firearm in violation of 18 U.S.C. 924(a)( l )(A) is not a categorical firearms offense under section
237(a)(2)(C) of the Act (U at 2-5).3

2 We note that the scope of 18 U.S.C. 924(a)( l }(A) in the context of the firearms offense as a
ground of removability has not been directly addressed by the United States Court of Appeals for
the Tenth Circuit, in whose jurisdiction this case arises. See generally United States v. Prince,
647 F.3d 1257, 1268 (10th Cir.2011) (stating that under 924(a)( l }(A}, the government must
establish the following elements beyond a reasonable doubt: (1) the firearms dealer was a federally
licensed firearms dealer when the offense occurred; (2) the defendant made a false statement in a
record that federal law requires the dealer to maintain; and (3) the defendant made the false
statement knowing it was false).

3 In light of our disposition, we decline to address any other issues raised by the DHS on appeal.
See INS v. Bagamasbad, 429 U.S. 24, 25 (1976) (stating that "(a]s a general rule courts and
agencies are not required to make findings on issues the decision of which is unnecessary to the
results they reach.").

Cite as: Jose Cruz Belman-Cano, A057 433 239 (BIA Sept. 21, 2017)
A057 4'33 239

Accordingly, the following order will be entered.

ORDER: The appeal is dismissed.

!h-- u

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'
FOR THE BOARD

Board Member Patricia A. Cole respectfully dissents. I would sustain the DHS appeal and
remand these proceedings. Given the broad application of the firearms offense as a ground of
removability, the record must be further developed to determine whether the respondent has
established that there is not a realistic probability that individuals may be prosecuted under
18 U.S.C. 924(a)(l)(A) for conduct beyond the generic definition of a firearms offense set forth
in section 237(a)(l)(C) of the Act.

Cite as: Jose Cruz Belman-Cano, A057 433 239 (BIA Sept. 21, 2017)
..

,

UNITED STATES DEPARTMENT OF JUSTICE
EXECUTIVE OFFICE FOR IMMIGRATION REVIEW
IMMIGRATION COURT
3130 NORTH OAKLAND STREET
AURORA, CO 80010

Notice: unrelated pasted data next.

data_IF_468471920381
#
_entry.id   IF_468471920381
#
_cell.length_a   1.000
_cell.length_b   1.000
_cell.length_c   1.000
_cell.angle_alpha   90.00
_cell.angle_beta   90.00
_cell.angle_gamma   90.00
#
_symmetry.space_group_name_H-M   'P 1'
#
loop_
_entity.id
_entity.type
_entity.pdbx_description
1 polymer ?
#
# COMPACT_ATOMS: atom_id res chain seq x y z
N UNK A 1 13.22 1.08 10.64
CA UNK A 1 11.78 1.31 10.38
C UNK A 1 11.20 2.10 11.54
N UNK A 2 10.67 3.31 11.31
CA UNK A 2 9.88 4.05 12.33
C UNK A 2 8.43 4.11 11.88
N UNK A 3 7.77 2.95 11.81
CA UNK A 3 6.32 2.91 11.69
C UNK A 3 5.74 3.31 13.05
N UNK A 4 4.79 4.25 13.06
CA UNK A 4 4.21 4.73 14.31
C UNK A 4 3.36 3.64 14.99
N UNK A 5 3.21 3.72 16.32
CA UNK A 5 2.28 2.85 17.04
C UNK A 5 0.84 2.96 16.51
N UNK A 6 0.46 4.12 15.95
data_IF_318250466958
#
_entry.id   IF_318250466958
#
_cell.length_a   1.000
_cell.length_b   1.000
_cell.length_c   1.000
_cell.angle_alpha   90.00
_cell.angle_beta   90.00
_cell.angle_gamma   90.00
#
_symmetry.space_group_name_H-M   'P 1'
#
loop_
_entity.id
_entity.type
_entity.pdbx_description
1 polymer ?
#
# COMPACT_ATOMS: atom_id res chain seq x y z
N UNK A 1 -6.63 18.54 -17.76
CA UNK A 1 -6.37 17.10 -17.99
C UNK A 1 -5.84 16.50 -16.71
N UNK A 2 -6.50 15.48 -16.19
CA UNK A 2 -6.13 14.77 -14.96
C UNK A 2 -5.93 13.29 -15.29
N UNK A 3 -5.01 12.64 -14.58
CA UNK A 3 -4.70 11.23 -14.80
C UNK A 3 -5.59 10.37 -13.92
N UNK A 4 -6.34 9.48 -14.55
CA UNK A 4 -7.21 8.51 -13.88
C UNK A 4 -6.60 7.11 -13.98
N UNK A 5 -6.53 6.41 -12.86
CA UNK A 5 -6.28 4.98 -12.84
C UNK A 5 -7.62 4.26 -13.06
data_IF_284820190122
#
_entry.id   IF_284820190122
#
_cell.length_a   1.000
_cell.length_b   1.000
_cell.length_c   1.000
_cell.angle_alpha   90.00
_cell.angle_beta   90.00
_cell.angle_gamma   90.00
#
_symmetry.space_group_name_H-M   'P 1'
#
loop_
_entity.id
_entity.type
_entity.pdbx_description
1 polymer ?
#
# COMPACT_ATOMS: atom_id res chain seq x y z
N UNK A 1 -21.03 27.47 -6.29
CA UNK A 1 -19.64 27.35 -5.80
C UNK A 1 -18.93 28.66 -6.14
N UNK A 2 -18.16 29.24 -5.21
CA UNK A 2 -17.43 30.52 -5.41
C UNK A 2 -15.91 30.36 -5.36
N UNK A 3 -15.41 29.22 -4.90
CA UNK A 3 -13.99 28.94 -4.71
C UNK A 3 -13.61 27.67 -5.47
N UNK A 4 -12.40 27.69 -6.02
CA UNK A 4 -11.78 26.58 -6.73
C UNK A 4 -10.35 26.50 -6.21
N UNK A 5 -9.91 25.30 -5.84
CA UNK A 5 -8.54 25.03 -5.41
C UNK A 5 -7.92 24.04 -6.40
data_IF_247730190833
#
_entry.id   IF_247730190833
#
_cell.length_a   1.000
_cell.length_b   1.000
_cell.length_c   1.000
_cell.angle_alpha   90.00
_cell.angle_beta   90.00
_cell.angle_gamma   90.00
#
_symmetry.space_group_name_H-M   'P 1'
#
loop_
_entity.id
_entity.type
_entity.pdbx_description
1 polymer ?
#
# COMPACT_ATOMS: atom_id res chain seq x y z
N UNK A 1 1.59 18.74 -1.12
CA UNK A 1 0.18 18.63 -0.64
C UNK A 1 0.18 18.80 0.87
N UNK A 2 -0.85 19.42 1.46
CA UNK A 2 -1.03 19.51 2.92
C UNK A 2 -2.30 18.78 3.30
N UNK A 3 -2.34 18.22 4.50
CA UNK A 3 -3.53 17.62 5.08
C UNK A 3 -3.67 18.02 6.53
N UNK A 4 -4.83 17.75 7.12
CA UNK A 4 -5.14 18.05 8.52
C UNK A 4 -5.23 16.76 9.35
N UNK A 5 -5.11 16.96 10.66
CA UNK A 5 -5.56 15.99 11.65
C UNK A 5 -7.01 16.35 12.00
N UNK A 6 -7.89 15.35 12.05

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In The Matter ()f1 ) Date1 sJra' '311; 17
)
BELMAN-CANO, Jose Cruz )
) IN REMOVAL
) PROCEEDINGS
Respondent. )
) DETAINED
File No.: A# 057-433-239 )

CHARGE: Section 237(a)(2)(C) of the Immigration and Nationality Act (INA, or


Act), as amended, as in alien who at any time after admission, was
convicted under any law of purchasing, selling, offering for sale,
exchanging, using, owning, possessing, or carrying, or of attempting or
conspiring to purchase, sell, offer for sale, exchange, use, own, possess, or
carry, in violation of any law, any weapon, part, or accessory which is a
firearm or ciesiructlve civlce, as defmd in ection 92i(a) of tltie 18,
United States Code.

ON BEHALF OF THE RESPONDENT: ON BEHALF OF THE DEPARTMENT:


Pro se Christine Longo, Assistant Chief Counsel
Office of the Chief Counsel
U.S. Department of Homeland Security
12445 East Caley Avenue
Centennial, CO 80 l 11

WRITTEN DECISION AND ORDER OF THE IMMIGRATION JUDGE

I. Procedural History

Jose eruz Belman-Cano (Respondent) is a twenty-five-year-old native and citizen of


Mexico. Respondent was admitted to the United States on November 22, 2004, as a child of an
alien resident. On September 7, 2016, Respondent pled guilty to section 924(a)(l)(A) under title
18 of the United States Code (USC), for knowingly providing false information to an individual
licensed under the federal firearms statutes. The Department of Homeland Security (OHS, or the
Department) alleges that Respondent's conviction constitutes a certain firearm offense, as
described in INA section 237(a)(2)(C). Based on this allegation, OHS served Respondent with a
.

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BELMAN-CANO, Jose Cruz
A057 433 239

Notice to Appear (NTA), charging him as removable from the United States. The Department
filed the NTA on December 12, 2016, thereby vesting jurisdiction with the Court.

As the Court finds the Department has not met its burden to prove the charge of
removability by clear and convincin evidence, the Court will, therefore, terminate removal
proceedings against Respondent. INA 240(c)(3)(A).

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II. Termination of Removal Proceedings

An alien can be charged with an applicable ground of removability under section 237(a)
of the INA; however, the Department has the burden of proving the charge of removability by
clear and convincing evidence. INA 240(c)(3)(A). Here, the Department avers that
Respondent's conviction under 18 U.S.C 924(a)( l )(A) is a certain firearm offense as described
in INA section 237(a)(2)(C), rendering Respondent removable. There is no question that
Respondent was convicted for an offense under 18 U.S.C 924(a)(l )(A), for which he was
incarcerated for one year. Department of Homeland Security Submission of Documents at 1.
However, the Department must also prove by clear and convincing evidence that a conviction
under 18 U.S.C 924(a)(l )(A) is a certain firearm offense that warrants removal under INA
section 237(a)(2)(C). The Court must determine whether the elements of the crime of conviction
match the elements under the generic, statutory crime described in the INA. Taylor v. United
States, 495 U.S. 575, 600 (1990).

In applying the categorical approach, the Court must compare the statute of conviction